Ex-FTX exec to join boss Sam Bankman-Fried in prison. Who is Ryan Salame?

Ex-FTX exec to join boss Sam Bankman-Fried in prison. Who is Ryan Salame?
People & culture
Ryan Salame was once the co-CEO of FTX's Bahamas subsidiary. Credit: Darren Joseph
  • A judge last month sentenced the former co-CEO of FTX’s Bahamas subsidiary to more than seven years in prison.
  • The “freedom-loving, tax-loathing Republican,” was one of Sam Bankman-Fried’s key lieutenants.

If FTX fraudster Sam Bankman-Fried was your prototypical high school nerd, his lieutenant Ryan Salame was the jock.

The onetime executive at crypto exchange FTX was handsome, liked to party, and was popular — so much so that he courted politicians across the US, even Florida governor Ron DeSantis, according to Michael Lewis in his book “Going Infinite.”

Salame’s relationships with politicians, however, landed him in hot water.

In late May, after Bankman-Fried was sentenced to 25 years in prison for fraud, the former co-CEO of FTX’s Bahamas subsidiary was sentenced to seven and a half years behind bars for violating campaign finance law and operating an unlicensed money-transmitting business.

Lewis called Salame a “freedom-loving, tax-loathing Republican.”

Who is he and what was his role at the now-bankrupt crypto exchange FTX?

From the Berkshires to the Bahamas

Salame went to high school in Great Barrington, a town nestled in the Berkshires, a rural highland in western Massachusetts, according to The Berkshire Eagle.

After receiving his undergraduate degree at the University of Massachusetts, Amherst, he did a two-year stint at Ernst & Young before he set off to work in Hong Kong for Circle, one of the largest firms in crypto, per his LinkedIn.

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At that time, in 2019, Bankman-Fried was also in Hong Kong running Alameda Research, a crypto hedge fund.

The two met, and Salame, whom Lewis described as “a walking advertisement for worldly pleasure,” eventually left Circle to work for Bankman-Fried.

When Salame joined Alameda, the hedge fund was a hodgepodge of nerds.

“Ryan was less a grown-up than the highest expression of a new species, the crypto bro, that Sam sensed he needed on hand,” wrote Lewis. “He hired Ryan without being totally sure what Ryan would do.”

That same year, Bankman-Fried founded FTX, and, in October 2021, Salame became the co-CEO of FTX Digital, the name of the exchange’s Bahamas entity, according to the Department of Justice’s initial indictment of Salame.

Straw donations

During his tenure at FTX, Salame was often responsible for Bankman-Fried’s cheque book.

When Bankman-Fried decided to move FTX from Hong Kong to the Bahamas, he sent Salame to snap up property for the company and its employees.

Salame’s purchases eventually amounted to between $250 and $300 million in real estate and included $153 million in condos at a luxury resort called Albany, wrote Lewis.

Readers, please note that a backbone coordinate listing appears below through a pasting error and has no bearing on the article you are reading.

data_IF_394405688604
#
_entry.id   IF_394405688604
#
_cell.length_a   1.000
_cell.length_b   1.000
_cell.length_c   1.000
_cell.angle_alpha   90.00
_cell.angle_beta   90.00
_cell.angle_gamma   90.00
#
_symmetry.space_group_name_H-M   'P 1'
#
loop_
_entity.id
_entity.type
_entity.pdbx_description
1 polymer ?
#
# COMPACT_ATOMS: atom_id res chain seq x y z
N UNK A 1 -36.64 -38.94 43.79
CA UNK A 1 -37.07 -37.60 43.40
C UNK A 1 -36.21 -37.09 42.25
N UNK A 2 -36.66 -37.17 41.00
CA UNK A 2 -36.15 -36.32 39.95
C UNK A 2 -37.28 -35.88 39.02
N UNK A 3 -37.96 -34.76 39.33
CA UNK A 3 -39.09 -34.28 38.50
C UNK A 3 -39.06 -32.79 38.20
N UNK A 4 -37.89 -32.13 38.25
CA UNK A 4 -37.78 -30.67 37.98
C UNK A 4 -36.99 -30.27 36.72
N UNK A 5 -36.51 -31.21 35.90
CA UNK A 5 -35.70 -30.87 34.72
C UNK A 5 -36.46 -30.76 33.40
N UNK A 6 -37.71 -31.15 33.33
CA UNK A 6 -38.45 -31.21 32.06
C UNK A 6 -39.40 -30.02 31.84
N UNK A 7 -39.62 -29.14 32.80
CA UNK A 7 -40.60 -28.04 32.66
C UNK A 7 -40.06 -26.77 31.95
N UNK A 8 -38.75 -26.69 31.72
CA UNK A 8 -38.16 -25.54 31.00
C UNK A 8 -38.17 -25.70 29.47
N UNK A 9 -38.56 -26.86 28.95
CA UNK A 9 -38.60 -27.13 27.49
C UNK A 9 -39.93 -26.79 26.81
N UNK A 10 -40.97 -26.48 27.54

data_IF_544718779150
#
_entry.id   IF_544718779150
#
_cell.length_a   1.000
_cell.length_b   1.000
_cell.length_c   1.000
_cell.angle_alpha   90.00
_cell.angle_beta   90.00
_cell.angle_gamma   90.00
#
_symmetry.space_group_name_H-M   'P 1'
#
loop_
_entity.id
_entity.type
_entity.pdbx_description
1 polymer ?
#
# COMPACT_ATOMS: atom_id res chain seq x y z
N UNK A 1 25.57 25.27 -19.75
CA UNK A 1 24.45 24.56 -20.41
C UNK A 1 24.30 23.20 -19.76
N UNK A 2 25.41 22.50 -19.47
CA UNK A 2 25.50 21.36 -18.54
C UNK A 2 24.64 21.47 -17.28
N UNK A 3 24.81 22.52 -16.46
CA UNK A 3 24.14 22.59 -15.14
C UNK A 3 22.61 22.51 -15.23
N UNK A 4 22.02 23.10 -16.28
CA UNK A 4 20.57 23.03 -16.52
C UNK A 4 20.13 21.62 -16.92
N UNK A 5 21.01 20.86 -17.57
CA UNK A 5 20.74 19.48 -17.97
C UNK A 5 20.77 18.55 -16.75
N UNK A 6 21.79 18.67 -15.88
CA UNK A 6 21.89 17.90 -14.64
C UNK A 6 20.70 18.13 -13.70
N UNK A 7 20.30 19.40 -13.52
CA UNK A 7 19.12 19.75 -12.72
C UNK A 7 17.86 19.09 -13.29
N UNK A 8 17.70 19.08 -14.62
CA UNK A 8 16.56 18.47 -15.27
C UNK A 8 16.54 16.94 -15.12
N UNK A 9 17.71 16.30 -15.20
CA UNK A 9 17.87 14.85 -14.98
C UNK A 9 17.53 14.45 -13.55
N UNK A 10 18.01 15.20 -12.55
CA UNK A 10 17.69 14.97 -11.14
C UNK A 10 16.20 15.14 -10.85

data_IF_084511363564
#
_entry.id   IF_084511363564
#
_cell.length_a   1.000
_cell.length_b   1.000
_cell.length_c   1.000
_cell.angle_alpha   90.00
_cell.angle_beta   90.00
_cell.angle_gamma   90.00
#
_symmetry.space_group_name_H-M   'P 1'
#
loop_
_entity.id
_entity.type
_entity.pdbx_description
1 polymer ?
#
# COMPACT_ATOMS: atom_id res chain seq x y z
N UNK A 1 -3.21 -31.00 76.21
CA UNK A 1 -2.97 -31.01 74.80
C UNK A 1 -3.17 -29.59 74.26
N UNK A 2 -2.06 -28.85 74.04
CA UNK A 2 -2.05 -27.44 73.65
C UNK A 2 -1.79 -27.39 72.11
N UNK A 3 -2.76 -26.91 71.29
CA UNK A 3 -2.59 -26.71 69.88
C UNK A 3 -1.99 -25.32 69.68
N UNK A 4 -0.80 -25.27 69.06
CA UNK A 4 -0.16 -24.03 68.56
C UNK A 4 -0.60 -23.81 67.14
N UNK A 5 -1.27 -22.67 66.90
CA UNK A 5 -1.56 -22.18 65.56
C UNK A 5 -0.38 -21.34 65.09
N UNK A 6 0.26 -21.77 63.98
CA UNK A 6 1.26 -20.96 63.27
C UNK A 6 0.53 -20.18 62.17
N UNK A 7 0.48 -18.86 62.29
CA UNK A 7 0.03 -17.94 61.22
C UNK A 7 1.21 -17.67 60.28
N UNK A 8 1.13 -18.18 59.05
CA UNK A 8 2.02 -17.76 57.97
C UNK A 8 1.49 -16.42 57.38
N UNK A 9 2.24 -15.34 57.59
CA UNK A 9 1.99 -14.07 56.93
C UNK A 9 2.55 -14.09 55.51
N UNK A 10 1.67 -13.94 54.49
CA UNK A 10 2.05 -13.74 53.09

Meanwhile, Salame was also funnelling millions of dollars from Bankman-Fried’s coffers into political campaigns in the US, according to the DOJ.

In what is commonly known as a straw donor scheme, or when a wealthy donor has others donate to candidates on their behalf, Salame and other co-conspirators made over 300 contributions on behalf of Bankman-Fried to politicians across the country.

These were worth tens of millions of dollars, said the government in its indictment of Salame.

Bankman-Fried wanted to appear politically neutral as well as avoid contribution limits, so Salame became the Republican face of Bankman-Fried’s political donation scheme, claimed the DOJ.

For example, Salame sent money to Elise Stefanik, Steven Palazzo, and Diana Harsbarger, all of whom were running as Republicans for the House of Representatives, per data from the Federal Elections Commission.

He even donated money to the campaign of Michelle Bond, a Republican congressional candidate in New York whom Salame was dating and with whom he now has a child, according to his sentencing submission.

The collapse of FTX and a guilty plea

As FTX collapsed, Salame was watching NFL superstar Tom Brady play in Florida, according to Lewis.

After the end of the game, Salame did not go back to the Bahamas, and he remained publicly quiet, even as Bankman-Fried lieutenants, Caroline Ellison, Gary Wang, and Nishad Singh all struck plea deals with the US government.

In April 2023, however, the New York Times reported that the FBI had raided Salame’s home in Maryland, and, in September, Salame pleaded guilty to one violation of campaign finance law and one charge of unlawfully operating an unlicensed money-transmitting business.

Last month, Salame was the first of Bankman-Fried’s co-conspirators to be sentenced to prison.

Although a federal judge passed down a seven-and-a-half-year prison term — even more than what prosecutors asked for — he may only serve five or so years, according to former DOJ prosecutors.

After he received his sentence, Salame is now back on social media and said he wants to tell his side of the story.

“During the past year I dedicated a significant amount of my time to writing a complete memoir of my time at FTX and Alameda,” he wrote on Monday.

“I’ll be keeping $0 of the proceeds once it hits print. Waiting on publishers at this point but hope to get it done and out ASAP.”

Ben Weiss is a Dubai Correspondent at DL News. Got a tip? Email him at bweiss@dlnews.com.

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